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Bulawayo Takes Unwanted Lead in Crime Statistics, Surpassing National Averages

Bulawayo Takes Unwanted Lead in Crime Statistics, Surpassing National Averages

Bulawayo has emerged as the province with the highest crime rate among Zimbabwe’s 10 provinces, according to the Zimbabwe National Statistics Agency (ZimStat).

The alarming figure, standing at 2,751.25 crimes per 100,000 people, is more than double the national average of 1,201, shedding light on the pressing issue of criminal activities in the region.

Harare and Midlands provinces join Bulawayo as hotspots for criminal activity, with their vulnerability to crime surpassing the national average. This revelation has sparked calls for immediate intervention from the government and law enforcement agencies to address the rising tide of criminal incidents.

During the third quarter of 2023, crimes against public safety and state security took the lead, accounting for 65,173 cases. Burglary and theft closely followed, with 49,539 reported cases. Acts categorized as “leading to harm or intending to cause harm to the person,” including assault, robbery, and other violent crimes, totaled 36,863.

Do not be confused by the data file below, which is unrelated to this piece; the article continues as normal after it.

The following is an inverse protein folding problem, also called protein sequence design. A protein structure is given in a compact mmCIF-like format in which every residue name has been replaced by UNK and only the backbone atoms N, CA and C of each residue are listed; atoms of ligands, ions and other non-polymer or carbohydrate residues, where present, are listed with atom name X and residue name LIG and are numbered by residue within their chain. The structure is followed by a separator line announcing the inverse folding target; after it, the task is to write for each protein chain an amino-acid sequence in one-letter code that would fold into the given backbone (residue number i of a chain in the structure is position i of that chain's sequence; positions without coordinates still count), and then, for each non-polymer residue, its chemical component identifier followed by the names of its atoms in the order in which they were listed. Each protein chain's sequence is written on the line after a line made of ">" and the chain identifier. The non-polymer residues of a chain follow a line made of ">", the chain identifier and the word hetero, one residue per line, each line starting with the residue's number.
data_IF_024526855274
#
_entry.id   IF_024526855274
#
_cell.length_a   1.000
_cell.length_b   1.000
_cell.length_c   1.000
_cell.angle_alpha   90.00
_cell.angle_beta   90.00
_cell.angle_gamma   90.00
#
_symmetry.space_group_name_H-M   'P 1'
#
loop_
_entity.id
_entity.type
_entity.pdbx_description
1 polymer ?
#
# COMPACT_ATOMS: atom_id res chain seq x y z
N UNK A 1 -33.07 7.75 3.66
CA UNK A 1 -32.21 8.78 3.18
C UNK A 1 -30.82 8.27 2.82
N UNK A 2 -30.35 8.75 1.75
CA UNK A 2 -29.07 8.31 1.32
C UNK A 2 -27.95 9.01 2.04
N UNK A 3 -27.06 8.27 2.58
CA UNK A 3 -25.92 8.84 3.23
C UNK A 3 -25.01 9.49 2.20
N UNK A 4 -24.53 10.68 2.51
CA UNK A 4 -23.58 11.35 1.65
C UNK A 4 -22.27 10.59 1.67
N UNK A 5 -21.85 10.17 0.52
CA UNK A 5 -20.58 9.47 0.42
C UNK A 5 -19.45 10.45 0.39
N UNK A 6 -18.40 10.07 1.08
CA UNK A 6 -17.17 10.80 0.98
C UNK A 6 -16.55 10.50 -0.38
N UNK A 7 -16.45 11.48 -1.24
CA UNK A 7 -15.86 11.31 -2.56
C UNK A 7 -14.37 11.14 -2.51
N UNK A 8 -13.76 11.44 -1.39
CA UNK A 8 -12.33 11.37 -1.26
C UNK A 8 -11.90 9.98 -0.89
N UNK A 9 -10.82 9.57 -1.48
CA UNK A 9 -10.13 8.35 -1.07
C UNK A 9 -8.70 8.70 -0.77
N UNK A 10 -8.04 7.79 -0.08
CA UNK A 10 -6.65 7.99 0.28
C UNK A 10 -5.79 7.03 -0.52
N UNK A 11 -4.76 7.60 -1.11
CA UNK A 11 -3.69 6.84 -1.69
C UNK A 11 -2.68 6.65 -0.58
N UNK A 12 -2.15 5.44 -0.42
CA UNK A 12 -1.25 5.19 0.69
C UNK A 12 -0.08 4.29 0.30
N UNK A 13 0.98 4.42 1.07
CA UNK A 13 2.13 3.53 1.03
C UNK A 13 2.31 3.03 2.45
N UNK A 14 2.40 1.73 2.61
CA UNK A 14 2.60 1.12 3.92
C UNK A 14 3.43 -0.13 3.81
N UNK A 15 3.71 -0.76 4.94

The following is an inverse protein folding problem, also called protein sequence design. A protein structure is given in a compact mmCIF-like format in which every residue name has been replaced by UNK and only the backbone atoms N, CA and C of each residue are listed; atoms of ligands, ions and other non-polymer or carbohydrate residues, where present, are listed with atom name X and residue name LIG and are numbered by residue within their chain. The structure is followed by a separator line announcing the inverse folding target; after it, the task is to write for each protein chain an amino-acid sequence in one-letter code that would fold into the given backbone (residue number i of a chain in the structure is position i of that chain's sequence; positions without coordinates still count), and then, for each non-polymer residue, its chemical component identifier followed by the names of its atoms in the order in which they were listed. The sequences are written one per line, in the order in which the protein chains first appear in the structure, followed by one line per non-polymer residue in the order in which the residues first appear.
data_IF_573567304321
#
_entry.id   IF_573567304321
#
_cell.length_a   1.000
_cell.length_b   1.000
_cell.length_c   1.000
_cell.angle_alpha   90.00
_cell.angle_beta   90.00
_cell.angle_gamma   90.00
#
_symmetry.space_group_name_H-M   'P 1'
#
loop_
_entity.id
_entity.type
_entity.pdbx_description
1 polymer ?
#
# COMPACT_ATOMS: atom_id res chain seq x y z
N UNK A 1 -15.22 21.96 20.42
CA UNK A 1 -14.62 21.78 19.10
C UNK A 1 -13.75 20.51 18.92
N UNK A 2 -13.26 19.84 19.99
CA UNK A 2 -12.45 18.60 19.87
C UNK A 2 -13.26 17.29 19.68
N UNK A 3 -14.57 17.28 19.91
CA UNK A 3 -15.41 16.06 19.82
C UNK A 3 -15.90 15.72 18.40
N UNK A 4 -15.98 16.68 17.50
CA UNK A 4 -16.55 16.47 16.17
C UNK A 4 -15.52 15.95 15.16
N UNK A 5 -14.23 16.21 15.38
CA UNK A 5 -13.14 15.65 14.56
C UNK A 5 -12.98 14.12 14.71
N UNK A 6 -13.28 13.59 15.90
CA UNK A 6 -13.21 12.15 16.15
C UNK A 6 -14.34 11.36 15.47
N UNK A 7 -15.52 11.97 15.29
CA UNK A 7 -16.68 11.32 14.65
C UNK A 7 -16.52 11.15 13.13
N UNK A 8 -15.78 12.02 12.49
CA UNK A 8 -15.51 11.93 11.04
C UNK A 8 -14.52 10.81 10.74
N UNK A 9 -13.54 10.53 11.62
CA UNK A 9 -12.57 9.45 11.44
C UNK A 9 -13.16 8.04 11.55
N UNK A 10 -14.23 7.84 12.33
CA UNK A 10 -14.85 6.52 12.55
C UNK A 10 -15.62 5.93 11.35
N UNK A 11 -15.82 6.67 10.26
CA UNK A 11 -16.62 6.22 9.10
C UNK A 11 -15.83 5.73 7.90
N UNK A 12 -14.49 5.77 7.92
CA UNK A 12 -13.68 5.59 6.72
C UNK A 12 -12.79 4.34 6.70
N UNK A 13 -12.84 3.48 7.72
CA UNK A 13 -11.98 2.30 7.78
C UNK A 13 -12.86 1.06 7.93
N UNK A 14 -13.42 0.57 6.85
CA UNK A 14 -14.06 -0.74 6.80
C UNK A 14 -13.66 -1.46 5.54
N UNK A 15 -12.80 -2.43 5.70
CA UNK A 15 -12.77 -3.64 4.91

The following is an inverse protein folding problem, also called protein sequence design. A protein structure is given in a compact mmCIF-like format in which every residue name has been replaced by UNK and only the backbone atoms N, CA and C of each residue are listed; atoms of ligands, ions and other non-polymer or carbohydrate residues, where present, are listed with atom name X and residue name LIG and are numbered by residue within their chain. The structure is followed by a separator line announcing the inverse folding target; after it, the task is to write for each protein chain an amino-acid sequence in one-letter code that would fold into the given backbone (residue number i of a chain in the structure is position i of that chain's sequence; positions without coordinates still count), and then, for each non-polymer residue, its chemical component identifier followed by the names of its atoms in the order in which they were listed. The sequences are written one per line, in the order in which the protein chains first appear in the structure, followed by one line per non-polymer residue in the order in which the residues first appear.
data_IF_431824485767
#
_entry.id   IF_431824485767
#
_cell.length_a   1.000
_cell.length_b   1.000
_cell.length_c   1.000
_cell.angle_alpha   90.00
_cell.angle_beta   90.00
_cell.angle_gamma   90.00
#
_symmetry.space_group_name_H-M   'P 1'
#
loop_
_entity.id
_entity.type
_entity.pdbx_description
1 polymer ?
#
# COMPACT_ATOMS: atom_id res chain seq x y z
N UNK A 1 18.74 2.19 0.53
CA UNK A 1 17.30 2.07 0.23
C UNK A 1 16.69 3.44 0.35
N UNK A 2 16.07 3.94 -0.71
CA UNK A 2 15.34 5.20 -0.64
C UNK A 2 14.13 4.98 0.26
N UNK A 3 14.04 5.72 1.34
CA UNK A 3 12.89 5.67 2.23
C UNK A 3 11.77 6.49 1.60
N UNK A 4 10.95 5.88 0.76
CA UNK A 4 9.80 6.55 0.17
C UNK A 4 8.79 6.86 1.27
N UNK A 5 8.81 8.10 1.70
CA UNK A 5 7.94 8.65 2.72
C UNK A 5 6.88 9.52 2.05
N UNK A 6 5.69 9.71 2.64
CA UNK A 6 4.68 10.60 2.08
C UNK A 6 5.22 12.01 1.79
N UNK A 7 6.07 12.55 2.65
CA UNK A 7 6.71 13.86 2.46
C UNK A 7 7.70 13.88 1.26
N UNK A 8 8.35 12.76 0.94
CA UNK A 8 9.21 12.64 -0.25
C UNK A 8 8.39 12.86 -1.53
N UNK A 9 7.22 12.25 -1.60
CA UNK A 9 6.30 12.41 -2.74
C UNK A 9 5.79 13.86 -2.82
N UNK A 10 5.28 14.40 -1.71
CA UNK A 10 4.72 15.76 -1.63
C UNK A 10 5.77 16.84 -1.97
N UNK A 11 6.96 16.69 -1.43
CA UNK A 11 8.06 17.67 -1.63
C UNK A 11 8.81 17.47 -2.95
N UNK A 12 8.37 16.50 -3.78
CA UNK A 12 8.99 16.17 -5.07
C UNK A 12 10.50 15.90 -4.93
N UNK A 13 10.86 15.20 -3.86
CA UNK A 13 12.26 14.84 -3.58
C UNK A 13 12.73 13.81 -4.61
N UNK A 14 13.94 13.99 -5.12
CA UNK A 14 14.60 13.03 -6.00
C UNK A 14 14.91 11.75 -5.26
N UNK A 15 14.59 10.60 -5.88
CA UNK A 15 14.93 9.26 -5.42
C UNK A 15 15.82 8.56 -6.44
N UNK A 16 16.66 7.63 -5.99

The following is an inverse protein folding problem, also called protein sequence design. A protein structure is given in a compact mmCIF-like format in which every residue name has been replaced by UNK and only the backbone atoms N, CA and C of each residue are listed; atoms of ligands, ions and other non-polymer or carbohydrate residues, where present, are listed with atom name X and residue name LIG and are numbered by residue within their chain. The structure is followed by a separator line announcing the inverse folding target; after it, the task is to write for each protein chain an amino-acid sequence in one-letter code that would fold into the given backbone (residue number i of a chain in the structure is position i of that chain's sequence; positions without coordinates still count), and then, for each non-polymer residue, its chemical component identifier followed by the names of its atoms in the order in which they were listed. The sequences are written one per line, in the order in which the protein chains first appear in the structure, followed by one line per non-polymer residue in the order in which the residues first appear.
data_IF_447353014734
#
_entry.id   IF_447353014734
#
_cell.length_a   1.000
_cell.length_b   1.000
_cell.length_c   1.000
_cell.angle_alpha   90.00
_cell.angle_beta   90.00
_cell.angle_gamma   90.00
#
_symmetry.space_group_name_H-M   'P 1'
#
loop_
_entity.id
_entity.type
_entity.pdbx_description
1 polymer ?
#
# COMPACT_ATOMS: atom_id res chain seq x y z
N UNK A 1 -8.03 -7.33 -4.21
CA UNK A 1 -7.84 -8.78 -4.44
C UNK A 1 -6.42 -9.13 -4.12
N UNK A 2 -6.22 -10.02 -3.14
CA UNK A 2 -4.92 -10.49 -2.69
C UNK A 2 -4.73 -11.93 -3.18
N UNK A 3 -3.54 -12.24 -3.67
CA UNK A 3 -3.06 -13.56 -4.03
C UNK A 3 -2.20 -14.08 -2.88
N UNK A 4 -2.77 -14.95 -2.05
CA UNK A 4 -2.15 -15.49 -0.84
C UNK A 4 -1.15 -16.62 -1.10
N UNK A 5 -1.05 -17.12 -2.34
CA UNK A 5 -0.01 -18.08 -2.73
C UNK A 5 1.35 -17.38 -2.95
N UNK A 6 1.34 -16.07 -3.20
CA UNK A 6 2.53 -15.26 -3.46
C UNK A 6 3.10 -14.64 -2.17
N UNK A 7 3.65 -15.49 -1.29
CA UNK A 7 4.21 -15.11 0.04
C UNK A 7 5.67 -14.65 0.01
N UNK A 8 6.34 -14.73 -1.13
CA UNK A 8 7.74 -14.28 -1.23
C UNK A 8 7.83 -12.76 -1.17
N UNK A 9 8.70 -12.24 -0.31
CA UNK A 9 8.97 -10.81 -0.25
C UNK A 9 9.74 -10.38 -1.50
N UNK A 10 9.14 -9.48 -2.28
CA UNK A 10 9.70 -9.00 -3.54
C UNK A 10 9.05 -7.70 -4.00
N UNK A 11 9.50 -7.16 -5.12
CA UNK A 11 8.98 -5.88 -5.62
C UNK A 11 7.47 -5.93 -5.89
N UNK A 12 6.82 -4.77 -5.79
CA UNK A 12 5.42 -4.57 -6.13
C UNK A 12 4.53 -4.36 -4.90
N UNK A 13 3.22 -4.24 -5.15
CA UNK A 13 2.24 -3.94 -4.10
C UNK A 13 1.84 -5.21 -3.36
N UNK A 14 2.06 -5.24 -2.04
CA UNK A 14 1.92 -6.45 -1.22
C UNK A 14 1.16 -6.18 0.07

The report also highlighted that 125,433 individuals were arrested by the police for various offenses, with 88% of them being male.

Mationesa Phiri, the acting director-general of ZimStat, expressed deep concern over the increasing incidences of theft, robbery, sexual crimes, drug-related offenses, and murder. Phiri emphasized the far-reaching consequences of these crimes, stating, “These vices leave society entangled with emotional, psychological, and physical damage. They disrupt families, cause financial losses, and necessitate increased spending on private security measures, mental health services, and law enforcement. Expenditures associated with law enforcement and the criminal justice system come at the expense of social service delivery.”

Phiri acknowledged the limitations of the data, noting that it was not exhaustive. He stressed the importance of crime statistics in informing policy development and planning within the criminal justice system. By exposing crime trends in communities, law enforcement can develop strategic interventions to curtail the growth in crime rates.

The report, based on data collected from the Zimbabwe Republic Police Crime Report and Disposal System, follows the United Nations International Classification of Crime for Statistical Purposes for data aggregation guidelines.

Source: Newsday

 

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